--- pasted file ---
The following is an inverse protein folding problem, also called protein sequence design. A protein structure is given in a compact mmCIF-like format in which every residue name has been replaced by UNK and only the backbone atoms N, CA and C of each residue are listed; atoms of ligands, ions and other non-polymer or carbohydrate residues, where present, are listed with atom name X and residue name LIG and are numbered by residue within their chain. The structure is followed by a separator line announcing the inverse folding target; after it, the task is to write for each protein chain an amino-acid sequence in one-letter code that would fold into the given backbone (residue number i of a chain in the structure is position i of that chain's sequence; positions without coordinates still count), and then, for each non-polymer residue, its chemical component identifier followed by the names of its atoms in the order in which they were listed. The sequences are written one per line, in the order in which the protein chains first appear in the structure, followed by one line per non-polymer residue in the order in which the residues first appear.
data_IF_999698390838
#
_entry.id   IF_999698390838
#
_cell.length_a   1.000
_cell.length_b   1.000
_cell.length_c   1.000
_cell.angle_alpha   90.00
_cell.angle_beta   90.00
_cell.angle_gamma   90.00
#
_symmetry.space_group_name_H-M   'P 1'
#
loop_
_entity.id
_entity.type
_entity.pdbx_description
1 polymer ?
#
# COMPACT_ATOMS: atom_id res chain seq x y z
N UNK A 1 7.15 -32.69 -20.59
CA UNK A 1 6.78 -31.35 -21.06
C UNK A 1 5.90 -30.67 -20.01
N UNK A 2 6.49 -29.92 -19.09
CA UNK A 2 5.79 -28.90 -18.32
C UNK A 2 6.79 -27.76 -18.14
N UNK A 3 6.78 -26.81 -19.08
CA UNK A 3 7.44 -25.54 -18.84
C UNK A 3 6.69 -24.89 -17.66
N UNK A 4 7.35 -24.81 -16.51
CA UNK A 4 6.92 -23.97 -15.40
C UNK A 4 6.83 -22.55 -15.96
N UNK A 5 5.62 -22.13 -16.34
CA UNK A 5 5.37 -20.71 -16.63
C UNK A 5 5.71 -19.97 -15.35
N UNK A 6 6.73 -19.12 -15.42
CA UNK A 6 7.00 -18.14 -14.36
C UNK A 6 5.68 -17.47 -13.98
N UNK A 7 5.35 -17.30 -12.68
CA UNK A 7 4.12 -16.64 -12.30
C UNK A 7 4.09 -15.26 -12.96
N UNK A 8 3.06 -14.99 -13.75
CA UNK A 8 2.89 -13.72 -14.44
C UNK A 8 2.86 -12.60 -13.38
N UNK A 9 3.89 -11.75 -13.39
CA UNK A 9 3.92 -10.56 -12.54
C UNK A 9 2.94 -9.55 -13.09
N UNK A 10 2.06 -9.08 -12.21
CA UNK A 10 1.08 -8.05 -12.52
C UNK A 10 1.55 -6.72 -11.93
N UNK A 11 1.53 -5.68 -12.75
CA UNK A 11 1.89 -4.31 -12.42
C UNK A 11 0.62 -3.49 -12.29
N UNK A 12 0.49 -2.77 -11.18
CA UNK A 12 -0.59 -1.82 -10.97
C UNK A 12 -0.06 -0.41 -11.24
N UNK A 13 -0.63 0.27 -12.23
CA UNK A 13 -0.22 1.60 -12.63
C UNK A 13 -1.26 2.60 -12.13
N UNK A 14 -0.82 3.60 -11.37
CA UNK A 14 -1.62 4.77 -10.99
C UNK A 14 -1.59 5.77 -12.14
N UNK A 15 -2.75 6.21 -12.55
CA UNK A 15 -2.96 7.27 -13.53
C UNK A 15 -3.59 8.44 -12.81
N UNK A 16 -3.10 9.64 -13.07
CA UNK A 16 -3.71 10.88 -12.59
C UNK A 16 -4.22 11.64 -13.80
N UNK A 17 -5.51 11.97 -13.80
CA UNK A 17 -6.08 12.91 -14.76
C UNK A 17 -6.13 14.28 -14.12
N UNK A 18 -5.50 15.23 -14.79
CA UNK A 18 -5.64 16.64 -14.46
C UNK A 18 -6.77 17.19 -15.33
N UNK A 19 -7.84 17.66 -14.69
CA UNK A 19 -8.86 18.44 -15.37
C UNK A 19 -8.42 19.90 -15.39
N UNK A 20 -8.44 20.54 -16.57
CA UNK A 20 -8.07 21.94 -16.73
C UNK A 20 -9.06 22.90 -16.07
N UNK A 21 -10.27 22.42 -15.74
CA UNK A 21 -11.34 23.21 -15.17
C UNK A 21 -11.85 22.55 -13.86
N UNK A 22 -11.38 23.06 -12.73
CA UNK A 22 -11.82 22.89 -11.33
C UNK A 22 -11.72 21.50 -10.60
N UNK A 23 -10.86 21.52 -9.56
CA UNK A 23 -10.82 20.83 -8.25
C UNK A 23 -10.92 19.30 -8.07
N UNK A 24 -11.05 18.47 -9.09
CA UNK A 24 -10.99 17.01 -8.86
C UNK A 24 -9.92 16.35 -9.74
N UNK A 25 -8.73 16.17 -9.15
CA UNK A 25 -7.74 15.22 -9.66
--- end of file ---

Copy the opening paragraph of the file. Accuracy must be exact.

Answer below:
The following is an inverse protein folding problem, also called protein sequence design. A protein structure is given in a compact mmCIF-like format in which every residue name has been replaced by UNK and only the backbone atoms N, CA and C of each residue are listed; atoms of ligands, ions and other non-polymer or carbohydrate residues, where present, are listed with atom name X and residue name LIG and are numbered by residue within their chain. The structure is followed by a separator line announcing the inverse folding target; after it, the task is to write for each protein chain an amino-acid sequence in one-letter code that would fold into the given backbone (residue number i of a chain in the structure is position i of that chain's sequence; positions without coordinates still count), and then, for each non-polymer residue, its chemical component identifier followed by the names of its atoms in the order in which they were listed. The sequences are written one per line, in the order in which the protein chains first appear in the structure, followed by one line per non-polymer residue in the order in which the residues first appear.